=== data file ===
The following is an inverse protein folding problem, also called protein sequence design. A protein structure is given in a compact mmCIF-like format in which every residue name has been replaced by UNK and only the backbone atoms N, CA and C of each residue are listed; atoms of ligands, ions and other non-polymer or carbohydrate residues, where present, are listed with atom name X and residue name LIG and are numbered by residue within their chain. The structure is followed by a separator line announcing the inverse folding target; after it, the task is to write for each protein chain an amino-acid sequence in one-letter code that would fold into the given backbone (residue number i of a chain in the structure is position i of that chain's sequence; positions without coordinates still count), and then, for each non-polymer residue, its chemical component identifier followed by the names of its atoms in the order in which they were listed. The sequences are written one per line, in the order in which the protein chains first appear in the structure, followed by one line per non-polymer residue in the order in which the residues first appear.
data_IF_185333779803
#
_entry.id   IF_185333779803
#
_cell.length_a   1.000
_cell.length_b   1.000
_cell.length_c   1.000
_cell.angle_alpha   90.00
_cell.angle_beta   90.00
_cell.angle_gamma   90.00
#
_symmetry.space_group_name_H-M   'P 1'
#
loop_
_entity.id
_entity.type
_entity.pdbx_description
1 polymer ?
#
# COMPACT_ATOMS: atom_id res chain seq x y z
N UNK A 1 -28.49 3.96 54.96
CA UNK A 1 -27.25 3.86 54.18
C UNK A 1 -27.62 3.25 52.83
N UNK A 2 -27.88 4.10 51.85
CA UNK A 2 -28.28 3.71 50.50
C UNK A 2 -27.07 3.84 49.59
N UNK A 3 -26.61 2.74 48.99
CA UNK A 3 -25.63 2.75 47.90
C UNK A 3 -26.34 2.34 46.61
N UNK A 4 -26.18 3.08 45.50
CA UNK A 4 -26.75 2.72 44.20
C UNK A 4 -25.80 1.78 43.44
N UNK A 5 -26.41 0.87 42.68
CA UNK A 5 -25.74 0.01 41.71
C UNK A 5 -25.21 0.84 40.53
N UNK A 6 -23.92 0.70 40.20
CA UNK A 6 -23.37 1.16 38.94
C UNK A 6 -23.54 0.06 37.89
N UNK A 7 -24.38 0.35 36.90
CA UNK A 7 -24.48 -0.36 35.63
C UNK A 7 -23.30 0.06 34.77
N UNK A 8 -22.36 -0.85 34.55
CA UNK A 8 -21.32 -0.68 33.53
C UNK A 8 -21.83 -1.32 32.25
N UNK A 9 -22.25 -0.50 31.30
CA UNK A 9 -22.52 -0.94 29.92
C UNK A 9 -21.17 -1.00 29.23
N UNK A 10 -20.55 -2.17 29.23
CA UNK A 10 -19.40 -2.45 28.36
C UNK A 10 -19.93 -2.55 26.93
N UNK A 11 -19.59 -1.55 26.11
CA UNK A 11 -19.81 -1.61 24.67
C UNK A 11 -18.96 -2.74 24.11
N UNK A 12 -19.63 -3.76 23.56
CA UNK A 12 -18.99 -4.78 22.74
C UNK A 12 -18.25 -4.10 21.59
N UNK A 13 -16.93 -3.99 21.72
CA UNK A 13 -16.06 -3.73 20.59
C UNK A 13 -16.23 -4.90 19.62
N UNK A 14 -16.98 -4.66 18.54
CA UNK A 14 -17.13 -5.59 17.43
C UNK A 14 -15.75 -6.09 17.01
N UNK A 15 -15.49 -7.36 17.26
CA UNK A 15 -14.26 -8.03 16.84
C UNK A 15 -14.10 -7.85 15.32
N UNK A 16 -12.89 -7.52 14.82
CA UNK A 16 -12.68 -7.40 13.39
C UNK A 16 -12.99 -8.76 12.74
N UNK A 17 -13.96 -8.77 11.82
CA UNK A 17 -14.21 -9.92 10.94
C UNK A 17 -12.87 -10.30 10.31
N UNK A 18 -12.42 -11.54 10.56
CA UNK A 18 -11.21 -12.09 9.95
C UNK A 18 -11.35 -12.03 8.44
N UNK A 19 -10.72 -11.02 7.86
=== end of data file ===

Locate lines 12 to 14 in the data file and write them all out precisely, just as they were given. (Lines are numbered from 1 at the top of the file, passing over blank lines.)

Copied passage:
#
_symmetry.space_group_name_H-M   'P 1'
#